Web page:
Promoting awareness of sudden cardiac arrest a vital part of the Oct. 6 showdown at Husky Soccer Stadium
It’s always special when the Huskies take on Stanford in any sport. But the Oct. 6 Pac-12 men’s soccer game between the two conference rivals at Husky Soccer Stadium will be the most special game of the season – it’s DP Night, in honor of former UW soccer star Daniel Ryan Phelps, ’10, who tragically died in 2015 of sudden cardiac arrest.
This is the second DP Night the Huskies have put on and the timing is spot on, for October is Sudden Cardiac Awareness Month. “UW Soccer dedicates a game to Daniel and builds awareness for sudden cardiac arrest,” explains Phelps’ best friend, Adam Lang, ’10, a former teammate of Phelps, who was 27 when he died on Dec. 13, 2015.
Phelps, a member of a military family, moved nine times in his first 19 years of life. He made friends quickly and became a positive influence wherever he went. He graduated from Leilehua High School in Hawaii after being named athlete of the year and accepting a scholarship to play Division I soccer at the University of Washington.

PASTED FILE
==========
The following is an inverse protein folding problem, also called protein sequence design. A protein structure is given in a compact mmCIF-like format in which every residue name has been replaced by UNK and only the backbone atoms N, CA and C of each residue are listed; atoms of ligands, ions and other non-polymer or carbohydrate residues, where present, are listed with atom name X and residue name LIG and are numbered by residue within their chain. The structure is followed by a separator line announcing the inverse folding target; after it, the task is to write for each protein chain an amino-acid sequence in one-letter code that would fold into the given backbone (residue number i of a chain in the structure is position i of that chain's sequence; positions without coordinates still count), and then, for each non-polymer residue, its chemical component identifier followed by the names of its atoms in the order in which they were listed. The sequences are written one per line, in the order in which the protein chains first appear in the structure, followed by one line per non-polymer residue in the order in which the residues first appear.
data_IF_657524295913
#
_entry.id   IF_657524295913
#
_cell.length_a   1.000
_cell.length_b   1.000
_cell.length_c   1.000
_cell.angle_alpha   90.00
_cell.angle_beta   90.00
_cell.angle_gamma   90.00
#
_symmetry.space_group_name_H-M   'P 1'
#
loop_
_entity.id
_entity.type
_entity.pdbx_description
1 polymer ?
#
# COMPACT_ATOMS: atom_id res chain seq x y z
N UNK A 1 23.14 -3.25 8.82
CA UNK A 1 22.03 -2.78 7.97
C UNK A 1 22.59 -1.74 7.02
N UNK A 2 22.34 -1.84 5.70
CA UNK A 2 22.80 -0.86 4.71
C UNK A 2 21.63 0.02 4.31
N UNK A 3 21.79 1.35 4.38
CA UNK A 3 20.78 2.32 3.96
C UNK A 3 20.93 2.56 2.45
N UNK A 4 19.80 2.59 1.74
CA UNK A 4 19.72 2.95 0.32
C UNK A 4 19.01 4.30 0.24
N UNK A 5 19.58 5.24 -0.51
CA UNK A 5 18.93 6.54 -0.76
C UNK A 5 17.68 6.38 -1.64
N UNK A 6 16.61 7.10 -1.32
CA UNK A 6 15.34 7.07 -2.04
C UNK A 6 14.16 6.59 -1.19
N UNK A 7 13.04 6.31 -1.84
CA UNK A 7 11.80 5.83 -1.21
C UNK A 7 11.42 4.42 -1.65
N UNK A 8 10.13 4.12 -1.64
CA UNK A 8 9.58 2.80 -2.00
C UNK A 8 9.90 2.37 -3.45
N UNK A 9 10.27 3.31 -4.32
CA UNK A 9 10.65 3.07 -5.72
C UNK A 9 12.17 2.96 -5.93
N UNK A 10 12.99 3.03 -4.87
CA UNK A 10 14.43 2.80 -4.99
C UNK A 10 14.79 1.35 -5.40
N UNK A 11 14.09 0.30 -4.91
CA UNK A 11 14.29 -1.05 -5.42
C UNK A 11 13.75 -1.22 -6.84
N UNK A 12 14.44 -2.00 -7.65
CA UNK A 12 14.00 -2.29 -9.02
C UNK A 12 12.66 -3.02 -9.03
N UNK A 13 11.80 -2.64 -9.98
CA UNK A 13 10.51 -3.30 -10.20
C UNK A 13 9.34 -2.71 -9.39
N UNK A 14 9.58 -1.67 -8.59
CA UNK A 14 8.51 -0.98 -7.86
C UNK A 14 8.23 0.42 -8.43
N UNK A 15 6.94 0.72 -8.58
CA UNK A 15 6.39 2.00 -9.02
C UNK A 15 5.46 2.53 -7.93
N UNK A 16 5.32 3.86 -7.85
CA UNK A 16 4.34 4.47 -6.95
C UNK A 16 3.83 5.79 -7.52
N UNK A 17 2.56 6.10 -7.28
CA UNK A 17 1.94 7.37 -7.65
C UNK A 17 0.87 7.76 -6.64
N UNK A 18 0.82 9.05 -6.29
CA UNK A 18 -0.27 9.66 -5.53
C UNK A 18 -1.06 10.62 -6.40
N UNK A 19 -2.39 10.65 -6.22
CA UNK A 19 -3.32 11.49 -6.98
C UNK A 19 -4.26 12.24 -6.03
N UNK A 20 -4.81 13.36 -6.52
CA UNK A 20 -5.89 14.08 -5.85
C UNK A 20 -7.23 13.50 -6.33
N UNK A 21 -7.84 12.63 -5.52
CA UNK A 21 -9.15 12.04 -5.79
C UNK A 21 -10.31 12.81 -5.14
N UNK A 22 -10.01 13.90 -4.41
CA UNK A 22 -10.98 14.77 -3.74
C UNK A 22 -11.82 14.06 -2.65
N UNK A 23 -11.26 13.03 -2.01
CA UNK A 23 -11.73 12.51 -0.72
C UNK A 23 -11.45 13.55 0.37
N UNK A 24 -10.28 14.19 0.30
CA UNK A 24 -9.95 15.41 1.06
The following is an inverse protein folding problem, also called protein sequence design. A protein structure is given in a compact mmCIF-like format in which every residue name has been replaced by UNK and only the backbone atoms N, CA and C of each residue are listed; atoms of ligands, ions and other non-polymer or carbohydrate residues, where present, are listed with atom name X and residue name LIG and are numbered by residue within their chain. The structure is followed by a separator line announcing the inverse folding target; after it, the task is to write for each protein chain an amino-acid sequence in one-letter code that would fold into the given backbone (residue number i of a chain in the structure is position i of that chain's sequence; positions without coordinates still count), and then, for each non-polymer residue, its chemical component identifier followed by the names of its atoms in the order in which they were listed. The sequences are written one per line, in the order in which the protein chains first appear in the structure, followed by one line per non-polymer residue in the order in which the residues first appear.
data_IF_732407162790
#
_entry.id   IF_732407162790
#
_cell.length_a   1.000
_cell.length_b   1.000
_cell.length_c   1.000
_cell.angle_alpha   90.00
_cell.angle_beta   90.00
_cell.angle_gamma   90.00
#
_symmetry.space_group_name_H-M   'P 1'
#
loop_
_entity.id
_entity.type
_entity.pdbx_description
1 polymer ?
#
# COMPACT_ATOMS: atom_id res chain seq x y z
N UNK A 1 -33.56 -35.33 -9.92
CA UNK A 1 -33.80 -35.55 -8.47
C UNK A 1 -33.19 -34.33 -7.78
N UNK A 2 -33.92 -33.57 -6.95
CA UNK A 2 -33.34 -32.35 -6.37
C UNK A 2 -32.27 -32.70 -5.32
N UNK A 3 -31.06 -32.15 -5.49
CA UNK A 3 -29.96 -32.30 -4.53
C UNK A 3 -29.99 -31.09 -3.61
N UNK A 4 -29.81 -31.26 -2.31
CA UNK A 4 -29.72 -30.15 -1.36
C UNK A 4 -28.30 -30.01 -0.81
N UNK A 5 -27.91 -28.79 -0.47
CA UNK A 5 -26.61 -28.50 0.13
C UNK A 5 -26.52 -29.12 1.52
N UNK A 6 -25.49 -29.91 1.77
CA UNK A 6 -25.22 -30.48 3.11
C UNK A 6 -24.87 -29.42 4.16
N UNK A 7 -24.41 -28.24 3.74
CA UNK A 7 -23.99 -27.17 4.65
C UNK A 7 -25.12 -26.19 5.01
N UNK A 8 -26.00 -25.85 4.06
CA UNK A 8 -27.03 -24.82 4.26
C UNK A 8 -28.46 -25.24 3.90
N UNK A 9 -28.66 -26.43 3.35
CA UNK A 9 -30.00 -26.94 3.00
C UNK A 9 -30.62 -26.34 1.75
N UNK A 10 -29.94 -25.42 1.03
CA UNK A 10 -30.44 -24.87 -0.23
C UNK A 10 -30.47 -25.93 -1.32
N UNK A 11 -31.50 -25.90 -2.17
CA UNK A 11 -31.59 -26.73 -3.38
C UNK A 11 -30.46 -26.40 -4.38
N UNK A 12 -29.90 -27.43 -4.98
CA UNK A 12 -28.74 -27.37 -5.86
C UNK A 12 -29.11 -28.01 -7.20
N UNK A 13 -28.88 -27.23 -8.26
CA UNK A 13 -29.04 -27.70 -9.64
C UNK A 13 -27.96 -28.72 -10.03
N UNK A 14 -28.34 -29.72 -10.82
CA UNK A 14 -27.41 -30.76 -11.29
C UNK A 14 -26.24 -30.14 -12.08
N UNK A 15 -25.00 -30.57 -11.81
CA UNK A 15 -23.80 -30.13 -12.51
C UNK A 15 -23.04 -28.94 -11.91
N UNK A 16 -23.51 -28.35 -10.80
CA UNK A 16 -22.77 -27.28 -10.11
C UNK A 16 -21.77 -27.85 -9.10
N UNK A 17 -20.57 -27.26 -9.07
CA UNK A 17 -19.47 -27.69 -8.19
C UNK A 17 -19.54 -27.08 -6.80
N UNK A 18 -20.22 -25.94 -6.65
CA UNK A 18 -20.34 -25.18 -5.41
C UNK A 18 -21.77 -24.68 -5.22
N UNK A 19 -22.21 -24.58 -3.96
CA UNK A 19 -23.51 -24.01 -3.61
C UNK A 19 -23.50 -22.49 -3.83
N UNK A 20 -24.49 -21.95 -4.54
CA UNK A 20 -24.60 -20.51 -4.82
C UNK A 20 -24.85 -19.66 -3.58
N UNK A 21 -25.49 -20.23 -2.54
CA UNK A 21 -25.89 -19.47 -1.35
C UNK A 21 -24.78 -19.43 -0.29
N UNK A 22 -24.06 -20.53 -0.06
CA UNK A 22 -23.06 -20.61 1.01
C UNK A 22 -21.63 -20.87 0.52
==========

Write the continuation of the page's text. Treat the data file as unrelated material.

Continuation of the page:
Lang recently created the DP Foundation to formalize efforts to honor Phelps and raise awareness and money for sudden cardiac arrest. The foundation works with the Nick of Time Foundation (named in honor of Nicholas Varrenti, a teenager who died of sudden cardiac arrest in 2004) to provide free EKG Youth Heart Screenings in Western Washington.
On Oct. 6, all Husky players will wear number 19 warmup tops – Phelps’ number – and DP Night signs will be up throughout the stadium. Dr. John Drezner of UW Medicine will also present a video on the big screen to explain more about DP Night and sudden cardiac arrest. The UW also agreed to put a DP Foundation patch on the No. 19 game jersey – and this is not just for this game but for many seasons to come. Phelps’ memory will live on through the jersey he once wore.
Another highlight for Oct. 6: Jordan Morris and Cristian Roldan, two stars of the Seattle Sounders, will be in attendance to show their support and sign autographs.
“Friendships were so important to Daniel,” says Lang. He was considered the social glue that bonded the men’s soccer team and other friends, and his sudden death left a big hole in many people’s hearts.
“We shared so many special memories on and off the field,” Lang recalls, “and I feel so grateful for the joy and laughter he added to my life.”
Lang’s efforts to bring memories of that joy and laughter will be on display on Oct. 6. In addition, the Medic One Foundation will be on hand before, at halftime of, and after the game to teach CPR and how to use a defibrillator.